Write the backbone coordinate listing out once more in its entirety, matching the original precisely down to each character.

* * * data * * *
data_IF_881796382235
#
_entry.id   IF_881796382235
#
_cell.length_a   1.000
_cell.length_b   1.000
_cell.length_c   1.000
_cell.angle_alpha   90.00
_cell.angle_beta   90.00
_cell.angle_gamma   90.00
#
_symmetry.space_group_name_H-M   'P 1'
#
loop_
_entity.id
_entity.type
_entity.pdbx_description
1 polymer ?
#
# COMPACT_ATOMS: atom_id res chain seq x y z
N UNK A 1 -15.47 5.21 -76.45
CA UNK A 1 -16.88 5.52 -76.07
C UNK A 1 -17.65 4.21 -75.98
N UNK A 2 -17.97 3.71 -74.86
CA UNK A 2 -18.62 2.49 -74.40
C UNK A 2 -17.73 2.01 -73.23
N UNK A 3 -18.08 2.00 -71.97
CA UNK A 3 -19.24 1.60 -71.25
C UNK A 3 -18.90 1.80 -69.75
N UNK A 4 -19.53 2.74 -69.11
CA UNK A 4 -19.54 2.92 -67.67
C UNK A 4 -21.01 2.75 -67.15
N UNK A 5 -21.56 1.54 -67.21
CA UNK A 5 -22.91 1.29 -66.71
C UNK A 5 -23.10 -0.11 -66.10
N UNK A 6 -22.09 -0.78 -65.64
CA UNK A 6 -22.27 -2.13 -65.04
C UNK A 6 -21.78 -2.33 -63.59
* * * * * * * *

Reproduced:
data_IF_881796382235
#
_entry.id   IF_881796382235
#
_cell.length_a   1.000
_cell.length_b   1.000
_cell.length_c   1.000
_cell.angle_alpha   90.00
_cell.angle_beta   90.00
_cell.angle_gamma   90.00
#
_symmetry.space_group_name_H-M   'P 1'
#
loop_
_entity.id
_entity.type
_entity.pdbx_description
1 polymer ?
#
# COMPACT_ATOMS: atom_id res chain seq x y z
N UNK A 1 -15.47 5.21 -76.45
CA UNK A 1 -16.88 5.52 -76.07
C UNK A 1 -17.65 4.21 -75.98
N UNK A 2 -17.97 3.71 -74.86
CA UNK A 2 -18.62 2.49 -74.40
C UNK A 2 -17.73 2.01 -73.23
N UNK A 3 -18.08 2.00 -71.97
CA UNK A 3 -19.24 1.60 -71.25
C UNK A 3 -18.90 1.80 -69.75
N UNK A 4 -19.53 2.74 -69.11
CA UNK A 4 -19.54 2.92 -67.67
C UNK A 4 -21.01 2.75 -67.15
N UNK A 5 -21.56 1.54 -67.21
CA UNK A 5 -22.91 1.29 -66.71
C UNK A 5 -23.10 -0.11 -66.10
N UNK A 6 -22.09 -0.78 -65.64
CA UNK A 6 -22.27 -2.13 -65.04
C UNK A 6 -21.78 -2.33 -63.59